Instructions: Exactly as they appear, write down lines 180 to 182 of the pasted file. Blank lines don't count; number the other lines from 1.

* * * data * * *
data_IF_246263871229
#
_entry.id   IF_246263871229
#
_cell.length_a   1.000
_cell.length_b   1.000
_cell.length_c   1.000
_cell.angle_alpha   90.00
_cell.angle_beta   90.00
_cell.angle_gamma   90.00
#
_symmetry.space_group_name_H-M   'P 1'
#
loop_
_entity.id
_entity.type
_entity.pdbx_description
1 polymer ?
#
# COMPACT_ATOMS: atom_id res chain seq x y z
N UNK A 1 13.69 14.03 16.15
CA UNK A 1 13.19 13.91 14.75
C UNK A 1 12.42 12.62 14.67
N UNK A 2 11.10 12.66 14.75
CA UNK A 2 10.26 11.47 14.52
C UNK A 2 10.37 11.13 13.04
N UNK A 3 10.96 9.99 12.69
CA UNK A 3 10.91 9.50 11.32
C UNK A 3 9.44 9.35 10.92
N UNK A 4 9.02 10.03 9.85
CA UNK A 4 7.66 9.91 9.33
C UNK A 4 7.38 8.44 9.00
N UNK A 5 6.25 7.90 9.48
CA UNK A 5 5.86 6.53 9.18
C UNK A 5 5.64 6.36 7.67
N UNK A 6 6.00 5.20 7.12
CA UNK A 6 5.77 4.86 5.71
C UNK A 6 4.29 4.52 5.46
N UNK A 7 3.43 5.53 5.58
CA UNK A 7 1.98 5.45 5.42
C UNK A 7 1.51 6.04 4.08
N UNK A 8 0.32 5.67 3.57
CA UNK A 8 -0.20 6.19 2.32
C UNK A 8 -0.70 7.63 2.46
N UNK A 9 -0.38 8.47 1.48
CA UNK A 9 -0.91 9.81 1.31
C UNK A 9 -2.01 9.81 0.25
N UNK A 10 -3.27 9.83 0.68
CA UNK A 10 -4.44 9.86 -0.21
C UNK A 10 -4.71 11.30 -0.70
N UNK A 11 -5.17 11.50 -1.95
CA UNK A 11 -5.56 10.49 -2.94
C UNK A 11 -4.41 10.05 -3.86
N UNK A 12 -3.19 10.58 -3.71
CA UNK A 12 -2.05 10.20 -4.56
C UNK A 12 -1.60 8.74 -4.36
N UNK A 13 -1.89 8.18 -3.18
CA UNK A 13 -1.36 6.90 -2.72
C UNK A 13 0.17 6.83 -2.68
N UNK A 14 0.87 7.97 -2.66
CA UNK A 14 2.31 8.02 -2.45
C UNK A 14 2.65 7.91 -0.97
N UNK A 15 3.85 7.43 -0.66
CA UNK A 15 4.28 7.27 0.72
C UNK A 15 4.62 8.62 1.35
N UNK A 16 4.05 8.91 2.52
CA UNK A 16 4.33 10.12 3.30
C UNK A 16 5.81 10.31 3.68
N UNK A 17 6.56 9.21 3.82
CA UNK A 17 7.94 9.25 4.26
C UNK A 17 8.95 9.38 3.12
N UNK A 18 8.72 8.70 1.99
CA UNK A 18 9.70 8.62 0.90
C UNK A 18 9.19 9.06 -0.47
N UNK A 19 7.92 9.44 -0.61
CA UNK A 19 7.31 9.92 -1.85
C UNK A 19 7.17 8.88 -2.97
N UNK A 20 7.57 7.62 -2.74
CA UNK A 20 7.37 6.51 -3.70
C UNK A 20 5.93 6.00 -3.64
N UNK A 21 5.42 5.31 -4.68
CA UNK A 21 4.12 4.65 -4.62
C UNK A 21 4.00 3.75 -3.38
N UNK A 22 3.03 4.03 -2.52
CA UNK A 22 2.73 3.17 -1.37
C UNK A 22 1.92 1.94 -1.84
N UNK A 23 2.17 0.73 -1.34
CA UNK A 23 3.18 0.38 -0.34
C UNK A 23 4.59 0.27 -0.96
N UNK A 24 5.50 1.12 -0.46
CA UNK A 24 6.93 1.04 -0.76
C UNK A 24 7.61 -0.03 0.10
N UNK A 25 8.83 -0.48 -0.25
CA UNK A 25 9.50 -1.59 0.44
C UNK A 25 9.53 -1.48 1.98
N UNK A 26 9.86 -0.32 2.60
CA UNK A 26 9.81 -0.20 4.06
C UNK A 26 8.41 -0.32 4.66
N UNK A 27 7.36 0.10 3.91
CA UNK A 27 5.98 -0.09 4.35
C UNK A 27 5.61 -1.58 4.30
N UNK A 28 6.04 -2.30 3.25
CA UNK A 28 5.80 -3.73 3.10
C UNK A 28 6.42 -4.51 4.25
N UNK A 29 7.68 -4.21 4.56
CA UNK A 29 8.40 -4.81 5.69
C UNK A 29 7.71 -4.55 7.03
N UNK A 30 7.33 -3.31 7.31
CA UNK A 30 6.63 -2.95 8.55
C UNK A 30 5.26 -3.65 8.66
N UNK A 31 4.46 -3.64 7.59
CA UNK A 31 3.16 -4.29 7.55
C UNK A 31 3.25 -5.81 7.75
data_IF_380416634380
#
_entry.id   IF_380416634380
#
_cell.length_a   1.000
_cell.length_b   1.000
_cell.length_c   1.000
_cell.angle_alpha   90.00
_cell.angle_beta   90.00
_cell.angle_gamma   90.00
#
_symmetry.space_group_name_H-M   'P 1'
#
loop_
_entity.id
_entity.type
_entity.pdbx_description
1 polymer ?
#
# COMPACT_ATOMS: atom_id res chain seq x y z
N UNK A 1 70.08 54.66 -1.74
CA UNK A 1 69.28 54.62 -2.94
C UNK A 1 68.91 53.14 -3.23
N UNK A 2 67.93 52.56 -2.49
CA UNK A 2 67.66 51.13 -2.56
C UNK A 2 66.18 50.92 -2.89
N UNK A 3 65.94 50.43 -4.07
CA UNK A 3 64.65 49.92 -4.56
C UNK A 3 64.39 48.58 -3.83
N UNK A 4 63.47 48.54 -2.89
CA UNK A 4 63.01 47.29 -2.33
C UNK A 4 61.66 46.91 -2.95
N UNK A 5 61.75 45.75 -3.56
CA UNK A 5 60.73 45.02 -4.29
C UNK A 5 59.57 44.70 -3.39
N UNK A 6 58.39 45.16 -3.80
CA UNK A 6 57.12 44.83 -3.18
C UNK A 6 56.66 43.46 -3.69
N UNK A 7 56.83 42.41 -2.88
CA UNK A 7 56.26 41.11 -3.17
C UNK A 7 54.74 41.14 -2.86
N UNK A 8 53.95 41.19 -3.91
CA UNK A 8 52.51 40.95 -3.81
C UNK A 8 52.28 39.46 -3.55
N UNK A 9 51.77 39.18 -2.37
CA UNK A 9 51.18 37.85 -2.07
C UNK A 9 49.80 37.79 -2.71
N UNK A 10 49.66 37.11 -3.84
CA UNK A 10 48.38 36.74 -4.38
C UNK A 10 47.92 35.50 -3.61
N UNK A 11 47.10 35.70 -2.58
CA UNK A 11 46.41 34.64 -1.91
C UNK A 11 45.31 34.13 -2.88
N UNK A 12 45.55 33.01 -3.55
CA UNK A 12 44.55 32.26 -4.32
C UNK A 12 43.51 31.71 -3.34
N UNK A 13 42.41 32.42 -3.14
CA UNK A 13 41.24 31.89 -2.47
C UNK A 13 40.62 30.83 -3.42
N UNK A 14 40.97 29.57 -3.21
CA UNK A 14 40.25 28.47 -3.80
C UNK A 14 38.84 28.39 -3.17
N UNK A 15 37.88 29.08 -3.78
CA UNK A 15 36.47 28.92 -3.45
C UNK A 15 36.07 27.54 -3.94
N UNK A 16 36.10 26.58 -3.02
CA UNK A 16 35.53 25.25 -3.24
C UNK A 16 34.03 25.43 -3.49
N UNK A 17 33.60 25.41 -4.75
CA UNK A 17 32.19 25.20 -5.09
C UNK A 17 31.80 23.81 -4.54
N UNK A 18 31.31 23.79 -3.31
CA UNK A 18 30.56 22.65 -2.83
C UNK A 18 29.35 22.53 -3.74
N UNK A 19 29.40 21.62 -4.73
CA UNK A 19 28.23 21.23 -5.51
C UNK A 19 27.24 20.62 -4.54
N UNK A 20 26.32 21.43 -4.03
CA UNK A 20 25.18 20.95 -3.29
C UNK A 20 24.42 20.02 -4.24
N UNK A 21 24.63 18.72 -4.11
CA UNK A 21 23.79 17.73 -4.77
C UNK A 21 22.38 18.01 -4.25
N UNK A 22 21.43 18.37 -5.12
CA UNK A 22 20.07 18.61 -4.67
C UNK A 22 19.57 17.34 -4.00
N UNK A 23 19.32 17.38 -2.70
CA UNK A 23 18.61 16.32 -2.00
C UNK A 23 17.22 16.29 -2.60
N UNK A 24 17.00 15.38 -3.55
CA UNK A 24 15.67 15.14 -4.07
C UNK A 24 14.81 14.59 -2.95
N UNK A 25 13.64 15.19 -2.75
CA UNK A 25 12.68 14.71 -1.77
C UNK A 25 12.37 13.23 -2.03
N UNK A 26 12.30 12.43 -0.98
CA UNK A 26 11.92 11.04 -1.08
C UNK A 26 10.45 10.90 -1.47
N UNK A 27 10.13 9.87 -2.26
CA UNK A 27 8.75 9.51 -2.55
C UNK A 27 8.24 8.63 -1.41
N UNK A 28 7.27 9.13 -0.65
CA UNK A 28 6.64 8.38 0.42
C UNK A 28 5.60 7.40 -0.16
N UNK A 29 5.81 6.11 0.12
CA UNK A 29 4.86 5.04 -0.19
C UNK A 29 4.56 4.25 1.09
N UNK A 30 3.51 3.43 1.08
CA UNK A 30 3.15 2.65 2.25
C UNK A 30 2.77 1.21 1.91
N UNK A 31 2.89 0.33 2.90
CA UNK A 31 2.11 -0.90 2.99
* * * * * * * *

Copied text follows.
CA UNK A 16 35.53 25.25 -3.24
C UNK A 16 34.03 25.43 -3.49
N UNK A 17 33.60 25.41 -4.75